I'd be lying if I said there was an enormous crack akin to a shotgun blast. In fact I got up and carried on playing. All I noticed was an increased difficulty in breathing and by the end of the game it was obvious that this was more than a general lack of physical fitness on my part.
And so I found myself in an emergency room hearing a young doctor suggest that I get a chest X-ray and realizing that for the first time since swallowing that fateful spoon, I would be the recipient of a test that would surely unmask my embarrassing silverware secret.
"You know, Dad, I think I'm feeling better. It's probably nothing,"
I said to my father, convinced that after all these years the spoon was somehow still sitting in my stomach or casually leaning into the side of my esophagus, minding its own business.
When the doctor emerged with the images, I braced for the ramifications of their peculiar and unequivocal revelation. "Well, guess what I found hidden in his chest?" I knew it. The X-ray machine was just another type of camera and I knew how a camera never lies.
"See this dark line, here. That's a crack, a fracture. Your son has broken his sternum."
I looked at the black-and-white film for myself, not at the break, but all over the image, looking for something metallic, white, and vaguely spoon shaped. But there was nothing.
It wasn't until I studied biology in school and ultimately medicine at college that I realized the stupidity of worrying over a chest X-ray. They would have had to take an X-ray of my lower abdomen.
I'm sure this is where that pesky spoon is still lurking to this day.
But let's get back to Cleo, to the two of us in our backyard, my green universe, playing endless rounds of fetch with her favorite ball.
For a while the game proceeded as expected - slimy ball, painfully short throws from an uncoordinated little pitching arm, patient soft-mouthed dog politely performing retrieval exercises. Then I noticed something long and thin and obviously amiss dangling from the base of Cleo's tail and trailing behind her. She took a time-out, intermittently squatting, straining, and dancing around as if she had a length of unshakable toilet paper stuck to her foot. She was visibly upset and unable to continue our game. If I had to put an emotional label on her behavior I would say she appeared to be embarrassed.
Concerned and curious, I ran to the house to fetch my father, insisting he come and check out Cleo.
"Look," I said, all business as I pointed toward the aberration. "There's something up her bum!"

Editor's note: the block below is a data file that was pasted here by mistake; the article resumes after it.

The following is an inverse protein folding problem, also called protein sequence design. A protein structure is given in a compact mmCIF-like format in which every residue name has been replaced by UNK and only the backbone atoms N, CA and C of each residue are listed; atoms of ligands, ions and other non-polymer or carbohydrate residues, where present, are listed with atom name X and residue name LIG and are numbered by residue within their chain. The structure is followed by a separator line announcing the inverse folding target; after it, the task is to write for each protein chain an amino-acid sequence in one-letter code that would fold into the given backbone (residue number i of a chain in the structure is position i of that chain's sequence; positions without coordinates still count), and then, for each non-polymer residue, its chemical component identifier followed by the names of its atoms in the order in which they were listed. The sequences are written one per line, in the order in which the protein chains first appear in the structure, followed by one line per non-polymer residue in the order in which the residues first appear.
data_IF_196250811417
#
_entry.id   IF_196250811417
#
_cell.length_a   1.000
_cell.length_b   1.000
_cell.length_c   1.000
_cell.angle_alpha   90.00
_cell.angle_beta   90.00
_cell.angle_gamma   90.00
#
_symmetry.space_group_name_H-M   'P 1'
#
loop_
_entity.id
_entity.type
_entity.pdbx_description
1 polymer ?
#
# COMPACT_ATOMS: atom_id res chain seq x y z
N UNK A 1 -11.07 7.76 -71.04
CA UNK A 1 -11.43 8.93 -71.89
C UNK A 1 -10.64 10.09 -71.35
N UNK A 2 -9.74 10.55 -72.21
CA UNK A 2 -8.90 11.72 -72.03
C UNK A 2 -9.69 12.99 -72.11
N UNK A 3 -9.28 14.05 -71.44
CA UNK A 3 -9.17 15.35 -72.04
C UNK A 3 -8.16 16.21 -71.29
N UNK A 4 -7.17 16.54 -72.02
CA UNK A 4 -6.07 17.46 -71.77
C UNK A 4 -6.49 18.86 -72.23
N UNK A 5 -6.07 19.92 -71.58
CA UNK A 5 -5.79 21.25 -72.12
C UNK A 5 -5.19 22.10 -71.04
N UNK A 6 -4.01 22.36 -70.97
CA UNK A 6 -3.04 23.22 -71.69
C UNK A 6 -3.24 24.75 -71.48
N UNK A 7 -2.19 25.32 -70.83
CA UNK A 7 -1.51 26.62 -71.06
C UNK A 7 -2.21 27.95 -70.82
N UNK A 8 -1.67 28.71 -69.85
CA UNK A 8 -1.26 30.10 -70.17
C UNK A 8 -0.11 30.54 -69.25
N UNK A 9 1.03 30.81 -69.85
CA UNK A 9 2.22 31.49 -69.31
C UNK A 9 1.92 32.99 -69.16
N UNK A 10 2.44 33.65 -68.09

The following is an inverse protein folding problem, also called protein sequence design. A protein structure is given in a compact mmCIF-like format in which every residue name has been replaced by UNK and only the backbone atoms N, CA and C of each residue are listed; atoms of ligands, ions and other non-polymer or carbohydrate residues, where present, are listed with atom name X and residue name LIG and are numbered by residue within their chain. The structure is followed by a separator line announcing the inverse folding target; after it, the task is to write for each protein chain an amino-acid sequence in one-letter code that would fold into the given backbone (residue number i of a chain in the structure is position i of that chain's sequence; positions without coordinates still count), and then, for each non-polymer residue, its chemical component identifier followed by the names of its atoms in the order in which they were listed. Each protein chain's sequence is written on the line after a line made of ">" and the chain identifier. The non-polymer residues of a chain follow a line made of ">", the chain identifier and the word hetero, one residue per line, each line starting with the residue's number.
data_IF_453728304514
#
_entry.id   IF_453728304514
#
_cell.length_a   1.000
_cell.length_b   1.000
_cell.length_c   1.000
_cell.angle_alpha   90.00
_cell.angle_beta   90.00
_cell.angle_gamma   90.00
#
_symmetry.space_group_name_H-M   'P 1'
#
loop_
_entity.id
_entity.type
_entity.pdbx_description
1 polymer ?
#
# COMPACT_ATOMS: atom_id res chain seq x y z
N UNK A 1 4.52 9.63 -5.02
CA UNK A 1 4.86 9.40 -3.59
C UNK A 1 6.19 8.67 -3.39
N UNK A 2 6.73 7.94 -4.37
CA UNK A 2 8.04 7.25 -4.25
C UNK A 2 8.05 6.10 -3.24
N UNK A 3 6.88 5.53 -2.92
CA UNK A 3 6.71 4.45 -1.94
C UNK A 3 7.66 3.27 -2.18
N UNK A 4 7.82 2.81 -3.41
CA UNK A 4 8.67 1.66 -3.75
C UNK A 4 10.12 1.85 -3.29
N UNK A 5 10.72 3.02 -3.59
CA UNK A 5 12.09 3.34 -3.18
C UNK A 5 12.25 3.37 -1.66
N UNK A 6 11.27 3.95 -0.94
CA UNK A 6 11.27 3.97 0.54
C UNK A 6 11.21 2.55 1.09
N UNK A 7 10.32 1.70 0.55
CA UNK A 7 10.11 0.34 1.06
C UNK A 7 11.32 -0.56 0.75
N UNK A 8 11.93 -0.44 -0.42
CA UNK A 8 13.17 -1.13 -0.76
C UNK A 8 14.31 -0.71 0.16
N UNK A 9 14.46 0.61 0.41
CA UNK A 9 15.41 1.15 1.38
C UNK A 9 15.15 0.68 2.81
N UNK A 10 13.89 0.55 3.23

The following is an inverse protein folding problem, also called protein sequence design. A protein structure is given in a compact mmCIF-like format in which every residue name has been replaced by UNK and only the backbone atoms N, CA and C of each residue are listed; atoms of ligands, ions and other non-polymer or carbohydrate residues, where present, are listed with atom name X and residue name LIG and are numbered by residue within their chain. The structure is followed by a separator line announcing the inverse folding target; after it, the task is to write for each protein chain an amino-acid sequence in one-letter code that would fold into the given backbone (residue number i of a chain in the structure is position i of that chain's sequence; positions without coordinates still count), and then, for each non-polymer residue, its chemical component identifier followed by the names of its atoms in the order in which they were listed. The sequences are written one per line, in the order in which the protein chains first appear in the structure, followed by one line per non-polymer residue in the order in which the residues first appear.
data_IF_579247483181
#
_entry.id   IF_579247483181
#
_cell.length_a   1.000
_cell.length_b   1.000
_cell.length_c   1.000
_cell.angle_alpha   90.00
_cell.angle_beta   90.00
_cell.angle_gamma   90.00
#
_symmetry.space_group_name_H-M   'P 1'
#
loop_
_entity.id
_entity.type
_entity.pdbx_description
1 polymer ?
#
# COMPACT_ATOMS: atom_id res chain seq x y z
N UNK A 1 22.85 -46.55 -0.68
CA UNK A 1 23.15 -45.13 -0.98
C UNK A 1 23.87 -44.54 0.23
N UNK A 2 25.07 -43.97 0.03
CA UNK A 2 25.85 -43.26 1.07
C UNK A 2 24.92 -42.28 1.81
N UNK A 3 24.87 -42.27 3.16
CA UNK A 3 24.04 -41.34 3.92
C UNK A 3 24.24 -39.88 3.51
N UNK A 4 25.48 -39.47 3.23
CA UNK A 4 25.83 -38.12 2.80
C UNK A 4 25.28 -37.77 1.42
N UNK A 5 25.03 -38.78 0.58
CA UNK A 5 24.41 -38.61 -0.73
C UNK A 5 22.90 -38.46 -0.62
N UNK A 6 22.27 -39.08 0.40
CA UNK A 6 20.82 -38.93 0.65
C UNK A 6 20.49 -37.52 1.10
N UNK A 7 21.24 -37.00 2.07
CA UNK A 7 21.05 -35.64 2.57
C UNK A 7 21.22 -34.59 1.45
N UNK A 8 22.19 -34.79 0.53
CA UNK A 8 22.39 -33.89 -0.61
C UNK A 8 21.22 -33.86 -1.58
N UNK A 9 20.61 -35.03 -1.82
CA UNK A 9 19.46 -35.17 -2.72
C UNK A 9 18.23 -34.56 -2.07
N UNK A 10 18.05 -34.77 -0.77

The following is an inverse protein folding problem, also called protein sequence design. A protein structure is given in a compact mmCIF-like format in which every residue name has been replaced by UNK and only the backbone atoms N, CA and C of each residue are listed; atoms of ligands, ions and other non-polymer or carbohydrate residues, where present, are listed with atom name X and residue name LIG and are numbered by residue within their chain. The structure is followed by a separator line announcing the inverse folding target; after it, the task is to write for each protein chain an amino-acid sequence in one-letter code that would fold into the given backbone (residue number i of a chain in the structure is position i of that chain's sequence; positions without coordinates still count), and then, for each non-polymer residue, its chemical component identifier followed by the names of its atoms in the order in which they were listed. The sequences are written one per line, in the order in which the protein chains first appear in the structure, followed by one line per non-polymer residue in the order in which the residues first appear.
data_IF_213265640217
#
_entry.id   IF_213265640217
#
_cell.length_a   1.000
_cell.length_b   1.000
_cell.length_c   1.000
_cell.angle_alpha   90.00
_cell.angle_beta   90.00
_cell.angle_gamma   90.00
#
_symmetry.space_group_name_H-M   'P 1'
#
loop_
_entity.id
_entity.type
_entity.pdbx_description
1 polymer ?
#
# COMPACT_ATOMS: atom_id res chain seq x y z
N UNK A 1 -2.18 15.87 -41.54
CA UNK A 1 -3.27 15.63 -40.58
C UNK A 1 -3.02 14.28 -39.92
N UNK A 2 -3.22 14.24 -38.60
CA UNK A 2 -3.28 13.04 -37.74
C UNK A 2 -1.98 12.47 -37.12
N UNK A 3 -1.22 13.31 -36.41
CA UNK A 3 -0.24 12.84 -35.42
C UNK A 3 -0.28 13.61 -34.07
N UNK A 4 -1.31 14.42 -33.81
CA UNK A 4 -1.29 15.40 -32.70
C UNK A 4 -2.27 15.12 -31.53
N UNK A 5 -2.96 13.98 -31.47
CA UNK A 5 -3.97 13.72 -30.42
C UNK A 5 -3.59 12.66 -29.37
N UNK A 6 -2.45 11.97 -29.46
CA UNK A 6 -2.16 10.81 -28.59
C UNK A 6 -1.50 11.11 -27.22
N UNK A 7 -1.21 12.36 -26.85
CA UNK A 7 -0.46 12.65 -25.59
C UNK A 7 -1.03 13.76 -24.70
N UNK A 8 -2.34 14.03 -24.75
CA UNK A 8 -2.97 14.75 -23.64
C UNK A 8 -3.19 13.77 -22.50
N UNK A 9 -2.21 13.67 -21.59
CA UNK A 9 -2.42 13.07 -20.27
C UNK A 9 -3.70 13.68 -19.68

Dad greeted Cleo with a pat to her head before shuffling around behind her, nodding his agreement.
"It's okay, son. It's one of Gran's old nylon stockings."
I was puzzled and a little upset.
"Why would Gran stick a stocking up Cleo's bum?" I asked.
"She didn't," said my father.
"Then who did?" I said.
My father hesitated, deliberated, and ultimately opted for a time-honored adult approach to my line of questioning, that is, he ignored it.
"Let's just give Cleo a few minutes in private. See if she sorts herself out."
Dad took me by the hand and we backed off, retreating several yards before he squatted down by my side and whispered, "We'll watch her from here."
"But why is it coming out of her bum?" I whispered back.
He considered me with what I would later recognize as a mixture of pride and frustration for being such a relentless little bugger when it came to my wanting to figure out the ways of the world.
"Because she swallowed it," he said, trying his best to tamp down the curt edge creeping into his voice. "Because Cleo likes to eat things she shouldn't. Things that aren't good for her. Things other than dog food. Things like Gran's underwear. But don't you worry, no matter what your Cleo eats it always comes out the other end."
Excerpted from Ever By My Side by Dr. Nick Trout. Copyright © 2011 by Dr. Nick Trout. Excerpted by permission of Broadway Books. All rights reserved. No part of this excerpt may be reproduced or reprinted without permission in writing from the publisher.
Blood at the Root
"A gripping, timely, and important examination of American racism."
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